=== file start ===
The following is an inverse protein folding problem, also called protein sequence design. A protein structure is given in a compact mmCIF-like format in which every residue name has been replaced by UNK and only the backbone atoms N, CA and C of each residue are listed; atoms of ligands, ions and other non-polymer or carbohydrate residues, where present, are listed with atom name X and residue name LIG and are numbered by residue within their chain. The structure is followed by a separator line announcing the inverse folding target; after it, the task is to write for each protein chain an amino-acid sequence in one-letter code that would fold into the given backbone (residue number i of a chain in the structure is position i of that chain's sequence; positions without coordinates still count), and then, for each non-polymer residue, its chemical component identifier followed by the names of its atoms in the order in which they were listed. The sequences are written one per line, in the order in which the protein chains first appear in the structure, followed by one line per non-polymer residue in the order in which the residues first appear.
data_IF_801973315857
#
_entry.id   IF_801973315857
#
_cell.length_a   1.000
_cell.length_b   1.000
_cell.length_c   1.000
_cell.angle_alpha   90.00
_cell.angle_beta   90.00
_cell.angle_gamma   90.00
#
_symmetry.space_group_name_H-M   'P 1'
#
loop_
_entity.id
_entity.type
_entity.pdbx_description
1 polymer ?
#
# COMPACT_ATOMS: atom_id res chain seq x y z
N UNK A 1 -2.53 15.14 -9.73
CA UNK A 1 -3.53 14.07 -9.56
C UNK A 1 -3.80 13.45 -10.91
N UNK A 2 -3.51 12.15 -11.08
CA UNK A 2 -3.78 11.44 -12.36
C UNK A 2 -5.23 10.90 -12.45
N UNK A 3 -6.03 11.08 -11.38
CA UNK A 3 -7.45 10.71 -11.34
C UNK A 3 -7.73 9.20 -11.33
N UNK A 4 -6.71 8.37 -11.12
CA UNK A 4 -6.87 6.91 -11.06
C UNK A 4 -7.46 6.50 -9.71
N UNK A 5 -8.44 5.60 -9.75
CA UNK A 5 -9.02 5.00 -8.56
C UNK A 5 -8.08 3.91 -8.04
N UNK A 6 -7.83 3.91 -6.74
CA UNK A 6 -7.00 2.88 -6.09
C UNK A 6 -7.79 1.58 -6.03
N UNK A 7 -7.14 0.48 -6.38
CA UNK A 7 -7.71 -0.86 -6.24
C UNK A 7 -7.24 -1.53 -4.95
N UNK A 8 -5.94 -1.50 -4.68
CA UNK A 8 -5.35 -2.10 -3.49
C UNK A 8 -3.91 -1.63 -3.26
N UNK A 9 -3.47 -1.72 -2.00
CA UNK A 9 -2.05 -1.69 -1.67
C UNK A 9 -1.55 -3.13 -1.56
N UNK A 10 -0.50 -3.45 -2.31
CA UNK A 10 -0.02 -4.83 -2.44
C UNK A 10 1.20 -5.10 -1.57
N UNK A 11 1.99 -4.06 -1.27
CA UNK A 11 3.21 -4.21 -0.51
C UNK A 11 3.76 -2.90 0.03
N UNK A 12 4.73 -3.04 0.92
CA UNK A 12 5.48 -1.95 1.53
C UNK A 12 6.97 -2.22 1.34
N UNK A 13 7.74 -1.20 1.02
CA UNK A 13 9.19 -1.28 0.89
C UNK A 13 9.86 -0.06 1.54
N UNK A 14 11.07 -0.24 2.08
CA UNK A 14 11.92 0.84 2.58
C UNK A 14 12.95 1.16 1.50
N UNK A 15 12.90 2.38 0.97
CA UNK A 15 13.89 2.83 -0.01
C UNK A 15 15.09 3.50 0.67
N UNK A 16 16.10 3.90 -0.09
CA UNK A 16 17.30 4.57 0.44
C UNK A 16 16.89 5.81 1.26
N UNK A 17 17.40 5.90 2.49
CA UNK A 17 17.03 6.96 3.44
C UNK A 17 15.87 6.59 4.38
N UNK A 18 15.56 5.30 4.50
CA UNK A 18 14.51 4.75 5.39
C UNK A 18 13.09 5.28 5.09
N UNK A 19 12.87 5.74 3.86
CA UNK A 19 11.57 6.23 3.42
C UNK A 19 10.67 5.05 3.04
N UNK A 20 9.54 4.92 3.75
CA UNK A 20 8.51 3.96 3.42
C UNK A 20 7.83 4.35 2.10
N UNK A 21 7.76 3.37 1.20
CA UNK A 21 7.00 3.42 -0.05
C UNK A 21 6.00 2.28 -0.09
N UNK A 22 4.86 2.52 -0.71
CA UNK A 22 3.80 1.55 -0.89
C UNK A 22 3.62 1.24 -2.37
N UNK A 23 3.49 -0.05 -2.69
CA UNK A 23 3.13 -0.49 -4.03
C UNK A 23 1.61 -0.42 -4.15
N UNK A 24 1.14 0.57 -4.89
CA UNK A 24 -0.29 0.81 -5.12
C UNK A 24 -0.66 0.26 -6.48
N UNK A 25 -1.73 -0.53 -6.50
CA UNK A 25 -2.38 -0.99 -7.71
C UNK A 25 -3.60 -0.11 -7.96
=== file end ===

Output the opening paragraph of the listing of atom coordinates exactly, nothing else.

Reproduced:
The following is an inverse protein folding problem, also called protein sequence design. A protein structure is given in a compact mmCIF-like format in which every residue name has been replaced by UNK and only the backbone atoms N, CA and C of each residue are listed; atoms of ligands, ions and other non-polymer or carbohydrate residues, where present, are listed with atom name X and residue name LIG and are numbered by residue within their chain. The structure is followed by a separator line announcing the inverse folding target; after it, the task is to write for each protein chain an amino-acid sequence in one-letter code that would fold into the given backbone (residue number i of a chain in the structure is position i of that chain's sequence; positions without coordinates still count), and then, for each non-polymer residue, its chemical component identifier followed by the names of its atoms in the order in which they were listed. The sequences are written one per line, in the order in which the protein chains first appear in the structure, followed by one line per non-polymer residue in the order in which the residues first appear.